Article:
There has been an overwhelming outpouring of love, affection, sorrow and support from the all of the musicians, the entire jazz community and all of his friends. Charlie touched the lives of many people. He will be missed by all who knew him. Charlie is survived by Jo-Ann, his brother Johnny, nephew Jay, nieces Jill and M.J. and his beautiful granddaughter Noelle.
The club that he built, Charlie O's is the ultimate jazz bar and restaurant, wrote Don Heckman of the L.A. Times. L.A.'s jazz scene has suffered a significant loss in the founder of a venue Downbeat Magazine has rated as one of the Top 100 Jazz Clubs in the world, and the central point for mainstream and traditional West Coast jazz in Los Angeles. The much loved voice of jazz, Chuck Niles called it A great intimate jazz club in the Valley. Originally established in 1987, presenting live jazz performances seven nights a week, 8 PM to Midnight for several years. Dubbed a pine paneled watering hole offering a meat heavy menu and jazz by the L.A. Weekly. Charlie gave musicians a platform and jazz a room to the Southland. The best kept secret in L.A. It's the coolest little Jazz joint in Van Nuys.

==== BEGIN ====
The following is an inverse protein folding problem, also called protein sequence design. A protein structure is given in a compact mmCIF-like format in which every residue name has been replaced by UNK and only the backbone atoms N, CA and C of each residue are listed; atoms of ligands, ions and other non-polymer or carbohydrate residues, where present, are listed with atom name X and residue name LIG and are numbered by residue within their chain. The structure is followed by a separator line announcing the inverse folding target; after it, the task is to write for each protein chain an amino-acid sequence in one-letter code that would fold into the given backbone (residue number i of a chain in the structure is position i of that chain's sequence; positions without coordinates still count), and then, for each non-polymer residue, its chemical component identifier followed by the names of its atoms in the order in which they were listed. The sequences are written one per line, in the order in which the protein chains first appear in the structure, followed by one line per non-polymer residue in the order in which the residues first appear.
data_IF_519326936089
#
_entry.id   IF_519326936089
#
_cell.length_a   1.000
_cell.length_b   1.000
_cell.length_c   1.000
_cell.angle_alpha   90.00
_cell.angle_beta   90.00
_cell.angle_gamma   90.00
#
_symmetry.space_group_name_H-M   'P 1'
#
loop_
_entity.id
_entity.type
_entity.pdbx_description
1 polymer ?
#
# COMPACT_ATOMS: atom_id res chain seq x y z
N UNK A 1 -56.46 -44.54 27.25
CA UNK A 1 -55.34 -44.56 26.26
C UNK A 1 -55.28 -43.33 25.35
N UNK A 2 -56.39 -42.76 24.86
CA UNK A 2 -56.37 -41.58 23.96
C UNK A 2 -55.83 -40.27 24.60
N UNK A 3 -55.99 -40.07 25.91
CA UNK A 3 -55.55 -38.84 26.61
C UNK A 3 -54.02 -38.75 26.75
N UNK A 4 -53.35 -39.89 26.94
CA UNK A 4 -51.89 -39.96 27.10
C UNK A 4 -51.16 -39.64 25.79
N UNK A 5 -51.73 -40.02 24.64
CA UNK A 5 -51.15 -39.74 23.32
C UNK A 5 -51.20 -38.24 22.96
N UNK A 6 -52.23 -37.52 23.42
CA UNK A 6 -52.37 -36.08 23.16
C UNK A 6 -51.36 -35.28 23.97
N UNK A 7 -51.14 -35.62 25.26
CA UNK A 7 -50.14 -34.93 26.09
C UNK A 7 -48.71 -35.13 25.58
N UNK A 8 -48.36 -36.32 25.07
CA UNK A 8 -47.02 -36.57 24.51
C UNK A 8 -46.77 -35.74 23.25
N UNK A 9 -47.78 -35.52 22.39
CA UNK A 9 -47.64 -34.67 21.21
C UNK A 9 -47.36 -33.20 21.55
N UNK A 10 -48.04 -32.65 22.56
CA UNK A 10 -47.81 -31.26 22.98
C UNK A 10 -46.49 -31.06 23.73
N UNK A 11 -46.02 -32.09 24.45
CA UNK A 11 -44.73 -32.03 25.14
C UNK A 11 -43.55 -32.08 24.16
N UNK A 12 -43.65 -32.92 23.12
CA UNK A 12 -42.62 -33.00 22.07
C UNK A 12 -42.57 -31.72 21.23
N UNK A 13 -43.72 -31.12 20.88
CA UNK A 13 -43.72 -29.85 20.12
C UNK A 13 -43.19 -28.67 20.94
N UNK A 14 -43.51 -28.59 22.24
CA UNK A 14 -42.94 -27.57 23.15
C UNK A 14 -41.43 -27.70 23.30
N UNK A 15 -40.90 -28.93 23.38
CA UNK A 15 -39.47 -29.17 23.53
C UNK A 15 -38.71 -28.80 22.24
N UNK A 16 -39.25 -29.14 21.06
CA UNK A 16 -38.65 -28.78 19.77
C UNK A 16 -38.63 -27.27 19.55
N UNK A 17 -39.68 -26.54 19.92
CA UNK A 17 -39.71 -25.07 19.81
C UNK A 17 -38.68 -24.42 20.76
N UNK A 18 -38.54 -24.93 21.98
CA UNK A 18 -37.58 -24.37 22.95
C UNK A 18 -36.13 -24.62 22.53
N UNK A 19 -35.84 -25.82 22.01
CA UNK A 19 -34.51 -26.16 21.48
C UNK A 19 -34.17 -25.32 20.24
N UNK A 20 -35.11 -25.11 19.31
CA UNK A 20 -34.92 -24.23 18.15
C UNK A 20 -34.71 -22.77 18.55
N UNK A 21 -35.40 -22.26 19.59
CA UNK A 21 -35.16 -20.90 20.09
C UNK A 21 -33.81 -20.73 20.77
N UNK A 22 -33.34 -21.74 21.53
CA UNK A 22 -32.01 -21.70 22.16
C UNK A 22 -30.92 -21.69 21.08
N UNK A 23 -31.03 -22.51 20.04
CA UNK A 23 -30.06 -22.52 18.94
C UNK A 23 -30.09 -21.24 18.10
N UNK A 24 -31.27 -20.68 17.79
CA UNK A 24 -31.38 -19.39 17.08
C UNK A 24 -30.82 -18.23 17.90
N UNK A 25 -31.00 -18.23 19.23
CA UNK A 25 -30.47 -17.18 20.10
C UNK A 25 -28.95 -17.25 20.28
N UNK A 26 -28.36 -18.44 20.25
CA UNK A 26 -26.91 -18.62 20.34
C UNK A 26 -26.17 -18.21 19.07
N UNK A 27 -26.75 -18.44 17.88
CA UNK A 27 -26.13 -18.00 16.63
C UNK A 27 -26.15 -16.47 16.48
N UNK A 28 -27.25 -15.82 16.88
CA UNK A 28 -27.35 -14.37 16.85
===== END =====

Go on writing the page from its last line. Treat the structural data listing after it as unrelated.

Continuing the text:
Charlie O's has truly become the favorite spot for famous jazz musicians to hang out and sit in with the groups. Charlie has been tireless supporting such hard swinging local artists as Michael Session, John Heard, and Pete Christlieb. Special guests are bound to drop in when you're open every night and the club has that reputation. Moreover, Charlie O's allows jazz musicians to rehearse there as well. Now, that is supporting jazz.